- Colleen Hoover

Goodreads Book Blurb:

When Leeds meets Layla, he’s convinced he’ll spend the rest of his life with her—until an unexpected attack leaves Layla fighting for her life. After weeks in the hospital, Layla recovers physically, but the emotional and mental scarring has altered the woman Leeds fell in love with. In order to put their relationship back on track, Leeds whisks Layla away to the bed-and-breakfast where they first met. Once they arrive, Layla’s behavior takes a bizarre turn. And that’s just one of many inexplicable occurrences.

Feeling distant from Layla, Leeds soon finds solace in Willow—another guest of the B&B with whom he forms a connection through their shared concerns. As his curiosity for Willow grows, his decision to help her find answers puts him in direct conflict with Layla’s well-being. Leeds soon realizes he has to make a choice because he can’t help both of them. But if he makes the wrong choice, it could be detrimental for all of them.


My Review:

waste of time:

By now, I’m regretting my CoHo readathon decision. There were a couple of decent ones and a few average ones, but mostly just bad bad bad. If I ever needed to learn a lesson about following trends, I have well and truly learned it by now.

Layla is just weird. Not in an interesting or intriguing way, but in a ‘why does this exist‘ way. It’s not romantic or sweet or contemplative. It’s not thrilling or scary or heartbreaking. It’s like a writing exercise taken too far and should never have been published. What is the demographic of people who would like this book? The characters are unrelatable and aloof. The story is told in circles; instead of making it thrilling, it’s repetitive. The love story is bland, as is the smut. If I had to read ‘pushed into her‘ one more time, I think my eyeballs would’ve fallen out from the excessive amount of rolling that’s taken place. Leeds seems to be trying to convince us that Layla is this unique butterfly that cannot be tamed or explained, but she sounds like an untethered lost person without a life of her own. Who else moves to a new state with a stranger and starts living with them after a few days in a B&B in the middle of nowhere? All it takes is a bad dance, a fake drugging, and a Spider-Man kiss in a pool and true love exists.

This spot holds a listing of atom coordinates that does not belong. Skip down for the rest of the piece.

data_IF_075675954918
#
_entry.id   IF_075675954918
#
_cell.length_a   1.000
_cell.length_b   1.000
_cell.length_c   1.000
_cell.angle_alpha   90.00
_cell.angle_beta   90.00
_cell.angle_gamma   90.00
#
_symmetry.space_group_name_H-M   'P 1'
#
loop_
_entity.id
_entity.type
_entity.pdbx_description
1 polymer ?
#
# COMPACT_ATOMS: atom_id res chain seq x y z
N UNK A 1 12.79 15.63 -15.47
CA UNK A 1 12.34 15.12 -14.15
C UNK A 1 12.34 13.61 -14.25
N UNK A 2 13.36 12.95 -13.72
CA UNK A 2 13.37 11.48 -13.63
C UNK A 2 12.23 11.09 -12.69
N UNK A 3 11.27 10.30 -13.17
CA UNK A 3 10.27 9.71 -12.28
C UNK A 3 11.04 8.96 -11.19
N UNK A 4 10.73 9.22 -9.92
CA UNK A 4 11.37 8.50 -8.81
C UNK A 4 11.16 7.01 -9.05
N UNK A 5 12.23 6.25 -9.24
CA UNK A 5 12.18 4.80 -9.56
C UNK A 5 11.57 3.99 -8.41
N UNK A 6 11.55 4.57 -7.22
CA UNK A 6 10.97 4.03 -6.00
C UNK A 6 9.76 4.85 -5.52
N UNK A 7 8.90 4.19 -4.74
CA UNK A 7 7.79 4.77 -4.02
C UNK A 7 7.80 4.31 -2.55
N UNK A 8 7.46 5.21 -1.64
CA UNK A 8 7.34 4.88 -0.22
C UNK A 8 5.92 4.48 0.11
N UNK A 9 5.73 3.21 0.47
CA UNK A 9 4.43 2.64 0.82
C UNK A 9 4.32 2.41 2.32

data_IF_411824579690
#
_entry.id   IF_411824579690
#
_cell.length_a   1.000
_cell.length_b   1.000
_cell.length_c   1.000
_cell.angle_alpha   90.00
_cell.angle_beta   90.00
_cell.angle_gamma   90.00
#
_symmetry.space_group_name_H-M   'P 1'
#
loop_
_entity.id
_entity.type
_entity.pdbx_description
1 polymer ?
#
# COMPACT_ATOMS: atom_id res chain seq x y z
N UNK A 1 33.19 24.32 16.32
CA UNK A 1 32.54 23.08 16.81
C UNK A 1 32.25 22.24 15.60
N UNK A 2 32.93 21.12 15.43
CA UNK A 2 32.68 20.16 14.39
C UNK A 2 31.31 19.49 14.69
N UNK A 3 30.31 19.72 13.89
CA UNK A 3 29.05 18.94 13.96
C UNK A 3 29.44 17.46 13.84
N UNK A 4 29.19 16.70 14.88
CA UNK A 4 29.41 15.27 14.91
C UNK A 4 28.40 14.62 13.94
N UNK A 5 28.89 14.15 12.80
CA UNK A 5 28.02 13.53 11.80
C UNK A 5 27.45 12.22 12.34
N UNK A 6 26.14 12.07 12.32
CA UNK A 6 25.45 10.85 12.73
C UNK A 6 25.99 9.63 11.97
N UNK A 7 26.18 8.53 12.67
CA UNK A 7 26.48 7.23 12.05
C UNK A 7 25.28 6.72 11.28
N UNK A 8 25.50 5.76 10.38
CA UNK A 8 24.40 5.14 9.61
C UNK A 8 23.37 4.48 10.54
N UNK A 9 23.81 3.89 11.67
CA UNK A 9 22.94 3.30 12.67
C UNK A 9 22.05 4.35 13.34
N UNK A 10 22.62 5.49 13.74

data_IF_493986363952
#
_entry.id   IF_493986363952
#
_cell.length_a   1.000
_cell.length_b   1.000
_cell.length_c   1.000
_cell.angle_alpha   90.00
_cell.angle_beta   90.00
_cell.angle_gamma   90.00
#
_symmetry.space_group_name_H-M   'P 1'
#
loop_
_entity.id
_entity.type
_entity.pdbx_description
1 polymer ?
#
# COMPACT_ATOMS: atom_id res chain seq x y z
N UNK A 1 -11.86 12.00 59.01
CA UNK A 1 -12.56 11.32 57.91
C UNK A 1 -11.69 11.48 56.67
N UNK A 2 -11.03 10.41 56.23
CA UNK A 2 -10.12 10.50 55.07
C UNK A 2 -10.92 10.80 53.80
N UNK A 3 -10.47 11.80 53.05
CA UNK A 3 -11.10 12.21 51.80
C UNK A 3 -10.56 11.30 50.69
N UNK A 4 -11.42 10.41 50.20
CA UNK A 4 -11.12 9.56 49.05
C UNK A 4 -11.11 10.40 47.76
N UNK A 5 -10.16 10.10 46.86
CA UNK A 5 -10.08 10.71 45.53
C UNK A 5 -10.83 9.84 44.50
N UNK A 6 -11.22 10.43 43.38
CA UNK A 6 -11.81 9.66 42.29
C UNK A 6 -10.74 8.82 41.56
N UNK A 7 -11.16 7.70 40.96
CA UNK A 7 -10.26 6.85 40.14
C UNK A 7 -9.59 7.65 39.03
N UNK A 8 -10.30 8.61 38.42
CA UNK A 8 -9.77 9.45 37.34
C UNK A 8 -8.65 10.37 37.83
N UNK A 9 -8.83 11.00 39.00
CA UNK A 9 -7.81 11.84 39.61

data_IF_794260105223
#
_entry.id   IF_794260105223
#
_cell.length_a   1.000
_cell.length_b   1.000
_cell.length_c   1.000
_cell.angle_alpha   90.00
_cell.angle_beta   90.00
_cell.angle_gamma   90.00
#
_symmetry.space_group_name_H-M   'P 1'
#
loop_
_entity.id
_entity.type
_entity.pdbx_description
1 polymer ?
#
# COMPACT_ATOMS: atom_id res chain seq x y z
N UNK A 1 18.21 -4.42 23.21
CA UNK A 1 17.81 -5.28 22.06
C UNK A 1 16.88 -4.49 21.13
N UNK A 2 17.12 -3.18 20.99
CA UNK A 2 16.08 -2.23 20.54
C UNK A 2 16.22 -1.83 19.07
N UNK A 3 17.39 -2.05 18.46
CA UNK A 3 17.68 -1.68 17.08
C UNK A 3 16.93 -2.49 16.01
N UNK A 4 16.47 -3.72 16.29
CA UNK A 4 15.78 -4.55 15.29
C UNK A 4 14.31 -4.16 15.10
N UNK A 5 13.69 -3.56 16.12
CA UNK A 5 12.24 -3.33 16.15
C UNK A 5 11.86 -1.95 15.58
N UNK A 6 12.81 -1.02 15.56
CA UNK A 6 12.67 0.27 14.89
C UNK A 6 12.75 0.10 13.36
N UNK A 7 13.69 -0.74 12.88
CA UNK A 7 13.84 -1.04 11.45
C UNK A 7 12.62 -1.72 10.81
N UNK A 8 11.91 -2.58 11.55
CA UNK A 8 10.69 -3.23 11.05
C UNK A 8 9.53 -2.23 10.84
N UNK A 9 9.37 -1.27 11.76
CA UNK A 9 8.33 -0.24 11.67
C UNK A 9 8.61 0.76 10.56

By the end of Layla, it sounds like Leeds spent more time with the fake Layla than the real one, but it’s okay; they’ll move to a new state and start again and this time it’ll work.
I should’ve DNFed this. I wanted to—so bad, so many times. I kept hoping for a multiple personalities psychotic break twist way past the time it would’ve been feasible. I always want Hoover to go so much darker than she does, and then for some reason, I’m surprised when it ends up being tame mainstream nonsense.

I’ve got one more CoHo to go (I’m skipping the second anthology containing one of her stories because of how bad the first one was – I can’t do that again), so I think I’ll survive the experience. I don’t think I’ll look back on it with any fondness, but hey, several of these terrible books were rereads that I barely remembered, so time is a fickle, tricky bastard and who knows what the future holds.

Suggested Tags:

More books by this author:

Any thoughts? Leave a Comment!

Notify of

Inline Feedbacks
View all comments

See All Reviews   |   Quotes   |   Sort Reviews By:    # of Pages   |   Author [ Name | Gender | Nationality ]   |   DNF   |   Genre   |   Rating   |   Series   |   Title   |   Year Published


Like this:

Like Loading...